Lieutenant General Henry “Trey” Obering, Missile Defense Agency director, announced today that an important test of the Terminal High Altitude Area Defense (THAAD) element of the Ballistic Missile Defense System was successfully completed at approximately 3:15 a.m. Eastern Daylight Time today (approximately 9:15 p.m. Friday Hawaii Standard Time), resulting in the intercept of a ballistic missile target at the Pacific Missile Range Facility off the island of Kauai in Hawaii. Preliminary indications are that planned flight test objectives were achieved. The intercept involved the “exo-atmospheric” (outside earth’s atmosphere) “hit to kill” destruction of a unitary (non-separating) target representing a “SCUD”-type ballistic missile launched from
a mobile platform positioned off Kauai in the Pacific Ocean. The interceptor was launched from the THAAD launch complex at the Pacific Missile Range Facility.
Since November 2005 the THAAD Weapon System program has conducted seven successful flight tests including four tests involving the successful intercept of threat representative targets:
November 2005 – Successful missile-only flight test
May 2006 – Successful integration of the entire THAAD Weapon System including launcher, interceptor, radar and fire control system
July 2006 – Successful seeker characterization flight test including first target intercept
September 2006 – Mission designated a ‘no-test’ when the HERA target malfunctioned and was destroyed by WSMR Range Safety before the interceptor was launched; excellent THAAD ground data was acquired
January 2007 – Successful high endo-atmospheric intercept of a unitary target in THAAD’s first flight test at the PMRF
April 2007 – Successful intercept of a unitary target at lower altitude
June 2007 – Successful missile-only flight test in low endo-atmosphere
October 2007 – Successful intercept of a unitary target outside the atmosphere.
This was the 31st successful “hit to kill” intercept in 39 tests since 2001 by ground and sea-based interceptors against short, medium and long-range ballistic missile targets. The primary objective of this test was to demonstrate integrated operations of the system, including radar, launcher, fire control equipment and procedures, and the interceptor to detect, track and destroy the target missile using only the force of a direct collision between the interceptor and the target missile—hit to kill technology. Other objectives included demonstrating performance of an interceptor that had been “hot conditioned,” or heated to a certain temperature before launching; and demonstrating the ability of the interceptor to perform correctly in the “endgame,” or final seconds before target intercept. The ability of soldiers from the U.S. Army to conduct launcher, fire control and radar operations was also observed.
This was the fourth successful intercept for the current THAAD program in four tests and the third test of the THAAD system at Pacific Missile Range Facility. The first test at the Pacific Missile Range Facility was a successful high-endoatmospheric (just inside earth’s atmosphere) intercept of a SCUD-type unitary target in January of this year. The second test this past April, also a success, involved the intercept of a “mid endoatmospheric” (inside earth’s atmosphere) unitary target representing a “SCUD”-type ballistic missile. Soldiers of the 6th Air Defense Artillery Brigade stationed at Fort Bliss, Texas operated all THAAD equipment during all tests, conducting operations of the launcher, fire control and communications and radar. Their interaction with the complete THAAD system provided valuable test and operations experience for the soldiers, and contributed to the operational realism of the tests.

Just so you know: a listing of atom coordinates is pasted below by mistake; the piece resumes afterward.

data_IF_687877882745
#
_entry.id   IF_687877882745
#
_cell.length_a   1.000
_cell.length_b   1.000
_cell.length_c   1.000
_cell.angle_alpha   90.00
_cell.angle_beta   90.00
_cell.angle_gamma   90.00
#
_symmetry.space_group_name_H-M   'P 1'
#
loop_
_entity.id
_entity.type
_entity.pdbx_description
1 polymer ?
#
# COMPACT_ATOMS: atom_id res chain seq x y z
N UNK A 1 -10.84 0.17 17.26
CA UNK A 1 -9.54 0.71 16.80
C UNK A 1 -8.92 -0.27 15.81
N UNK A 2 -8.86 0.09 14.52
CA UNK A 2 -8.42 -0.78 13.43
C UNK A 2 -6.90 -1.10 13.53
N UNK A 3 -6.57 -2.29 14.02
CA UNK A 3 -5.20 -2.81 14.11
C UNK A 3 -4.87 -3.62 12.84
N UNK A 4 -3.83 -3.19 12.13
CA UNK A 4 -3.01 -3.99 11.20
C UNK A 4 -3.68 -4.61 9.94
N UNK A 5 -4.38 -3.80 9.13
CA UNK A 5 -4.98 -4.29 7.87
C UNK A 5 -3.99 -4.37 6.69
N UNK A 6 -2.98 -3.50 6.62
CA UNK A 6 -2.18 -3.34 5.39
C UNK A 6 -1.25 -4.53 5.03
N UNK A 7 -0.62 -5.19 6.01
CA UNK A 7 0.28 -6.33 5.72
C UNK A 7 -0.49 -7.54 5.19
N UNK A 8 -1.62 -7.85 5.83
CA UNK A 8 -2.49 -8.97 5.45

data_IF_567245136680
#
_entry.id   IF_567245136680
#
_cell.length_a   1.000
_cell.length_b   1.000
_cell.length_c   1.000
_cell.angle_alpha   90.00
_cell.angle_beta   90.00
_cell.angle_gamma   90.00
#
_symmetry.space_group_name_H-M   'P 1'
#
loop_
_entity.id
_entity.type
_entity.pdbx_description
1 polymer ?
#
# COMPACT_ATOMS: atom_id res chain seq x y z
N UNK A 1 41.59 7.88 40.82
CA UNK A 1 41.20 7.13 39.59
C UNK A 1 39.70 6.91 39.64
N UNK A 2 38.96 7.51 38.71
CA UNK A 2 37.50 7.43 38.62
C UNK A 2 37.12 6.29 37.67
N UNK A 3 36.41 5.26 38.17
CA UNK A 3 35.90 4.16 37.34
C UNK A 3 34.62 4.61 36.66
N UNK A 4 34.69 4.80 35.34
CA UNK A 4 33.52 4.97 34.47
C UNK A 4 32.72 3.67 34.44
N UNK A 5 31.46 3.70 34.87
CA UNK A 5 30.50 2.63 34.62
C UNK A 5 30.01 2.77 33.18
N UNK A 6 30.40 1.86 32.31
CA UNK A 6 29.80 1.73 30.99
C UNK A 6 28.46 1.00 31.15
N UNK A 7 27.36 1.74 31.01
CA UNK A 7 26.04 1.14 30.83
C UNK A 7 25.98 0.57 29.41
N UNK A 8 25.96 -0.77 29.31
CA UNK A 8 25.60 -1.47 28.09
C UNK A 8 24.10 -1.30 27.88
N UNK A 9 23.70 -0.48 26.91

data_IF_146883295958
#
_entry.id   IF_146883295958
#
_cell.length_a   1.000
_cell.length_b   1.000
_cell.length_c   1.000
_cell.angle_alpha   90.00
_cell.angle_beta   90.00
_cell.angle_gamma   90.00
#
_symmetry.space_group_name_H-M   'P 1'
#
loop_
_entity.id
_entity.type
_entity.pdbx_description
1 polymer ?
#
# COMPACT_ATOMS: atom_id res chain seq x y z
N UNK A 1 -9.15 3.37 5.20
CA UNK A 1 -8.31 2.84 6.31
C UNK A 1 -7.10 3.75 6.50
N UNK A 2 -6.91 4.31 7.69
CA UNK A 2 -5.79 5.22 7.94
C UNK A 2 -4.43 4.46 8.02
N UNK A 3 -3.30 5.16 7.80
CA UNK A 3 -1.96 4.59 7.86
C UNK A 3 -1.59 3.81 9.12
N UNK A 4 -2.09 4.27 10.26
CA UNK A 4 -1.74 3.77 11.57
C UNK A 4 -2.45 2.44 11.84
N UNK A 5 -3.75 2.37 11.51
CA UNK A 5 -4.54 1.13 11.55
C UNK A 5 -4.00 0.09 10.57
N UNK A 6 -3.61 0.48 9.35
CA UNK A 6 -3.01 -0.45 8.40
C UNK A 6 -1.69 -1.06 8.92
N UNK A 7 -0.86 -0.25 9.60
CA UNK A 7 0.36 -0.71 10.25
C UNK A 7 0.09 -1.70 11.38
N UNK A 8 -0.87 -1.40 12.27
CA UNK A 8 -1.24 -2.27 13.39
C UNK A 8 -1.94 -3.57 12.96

THAAD is the first weapon system with both endo-atmospheric and exo-atmospheric capability developed specifically to defend against short, medium and intermediate range ballistic missiles. The THAAD system will provide high-altitude missile defense over a larger area than the complementary Patriot system, and, like the Patriot, intercepts a ballistic missile target in the “terminal” phase of flight—the final minute or so when the hostile missile falls toward the earth at the end of its flight. Patriot and THAAD, as well as the long-range Ground-based Midcourse Defense and the sea-based Aegis Ballistic Missile Defense, all use “hit to kill” technology.
THAAD is designed to defend U.S. troops, allied forces, population centers and critical infrastructure against short- to intermediate range ballistic missiles. THAAD comprises a fire control and communications system, interceptors, launchers and a radar. The THAAD interceptor uses hit-to-kill technology to destroy targets, and THAAD is the only weapon system that engages threat ballistic missiles at both endo- and exo-atmospheric altitudes.
A key element of the US’s Ballistic Missile Defense System (BMDS),THAAD is a Missile Defense Agency program, with the program office located in Huntsville, AL. The agency is developing a BMDS to defend the United States, its deployed forces, friends and allies against ballistic missiles of all ranges and in all phases of flight.